The modern prison is commonly thought to be the fruit of an Enlightenment penology that stressed man's ability to reform his soul. The Medieval Prison challenges this view by tracing the institution's emergence to a much earlier period beginning in the late thirteenth century, and in doing so provides a unique view of medieval prison life.
G. Geltner carefully reconstructs life inside the walls of prisons in medieval Venice, Florence, Bologna, and elsewhere in Europe. He argues that many enduring features of the modern prison--including administration, finance, and the classification of inmates--were already developed by the end of the fourteenth century, and that incarceration as a formal punishment was far more widespread in this period than is often realized. Geltner likewise shows that inmates in medieval prisons, unlike their modern counterparts, enjoyed frequent contact with society at large. The prison typically stood in the heart of the medieval city, and inmates were not locked away but, rather, subjected to a more coercive version of ordinary life. Geltner explores every facet of this remarkable prison experience--from the terror of an inmate's arrest to the moment of his release, escape, or death--and the ways it was viewed by contemporary observers.
The Medieval Prison rewrites penal history and reveals that medieval society did not have a "persecuting mentality" but in fact was more nuanced in defining and dealing with its marginal elements than is commonly recognized.
G. Geltner is professor of medieval history at the University of Amsterdam.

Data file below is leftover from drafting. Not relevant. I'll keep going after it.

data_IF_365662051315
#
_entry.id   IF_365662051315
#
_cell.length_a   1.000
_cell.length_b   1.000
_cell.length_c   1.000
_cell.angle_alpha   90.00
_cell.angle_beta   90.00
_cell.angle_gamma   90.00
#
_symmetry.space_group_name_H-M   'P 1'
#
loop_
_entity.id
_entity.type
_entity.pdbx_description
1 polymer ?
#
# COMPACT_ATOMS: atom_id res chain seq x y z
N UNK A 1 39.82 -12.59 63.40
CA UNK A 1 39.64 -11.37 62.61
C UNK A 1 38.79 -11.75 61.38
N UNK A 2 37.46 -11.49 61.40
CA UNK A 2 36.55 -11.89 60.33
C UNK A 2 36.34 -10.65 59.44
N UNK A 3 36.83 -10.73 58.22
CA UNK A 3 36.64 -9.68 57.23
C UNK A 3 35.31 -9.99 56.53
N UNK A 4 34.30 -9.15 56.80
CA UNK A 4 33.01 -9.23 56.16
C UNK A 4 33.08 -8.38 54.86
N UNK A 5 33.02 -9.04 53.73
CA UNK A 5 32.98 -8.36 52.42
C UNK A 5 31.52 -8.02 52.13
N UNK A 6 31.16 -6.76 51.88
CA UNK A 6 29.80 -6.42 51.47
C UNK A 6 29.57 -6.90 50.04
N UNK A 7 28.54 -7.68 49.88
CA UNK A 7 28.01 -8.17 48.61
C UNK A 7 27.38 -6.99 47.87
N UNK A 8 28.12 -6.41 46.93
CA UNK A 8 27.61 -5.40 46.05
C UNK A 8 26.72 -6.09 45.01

"For most, neither the words 'medieval' nor 'prison' will conjure up particularly cheery images, and together their effect is so gothic as to be almost comical. Guy Geltner's intellectually vibrant history does much to shatter modernist preconceptions that either the period or the institution was universally nasty and brutish."--Times Literary Supplement
"[Geltner] has contributed important work to an understudied subject that merits greater attention. . . . As is traditional in good historical scholarship, the author has engaged in the time consuming and difficult task of archival research. In doing so, he has produced informative and well-documented scholarship on Italian medieval prisons and made a valuable contribution to this understudied and important historical subject."--Jonathan Rose, Reviews in History
"The Medieval Prison can be recommended as a well written and excellently researched study based on a wide range of sources. It has a weighty scholarly apparatus, and one third of the text comprises footnotes and references. . . . This small book packs a big punch."--Geoffrey Pearson, British Journal of Criminology
"[Geltner's] account constitutes an admirable point of departure, absorbing in itself, and suggestive in its implications."--R. I. Moore, Journal of Social History
"This is a very valuable contribution to the history of crime and criminal justice. Geltner demonstrates, contrary to the claims of modern historians, that the prison as a punitive institution was born in the later Middle Ages, and shows, contrary to the claims of medieval historians, that prisons were not hellholes. There is no equivalent study of Italian medieval prisons."--Trevor Dean, author of Crime and Justice in Late Medieval Italy
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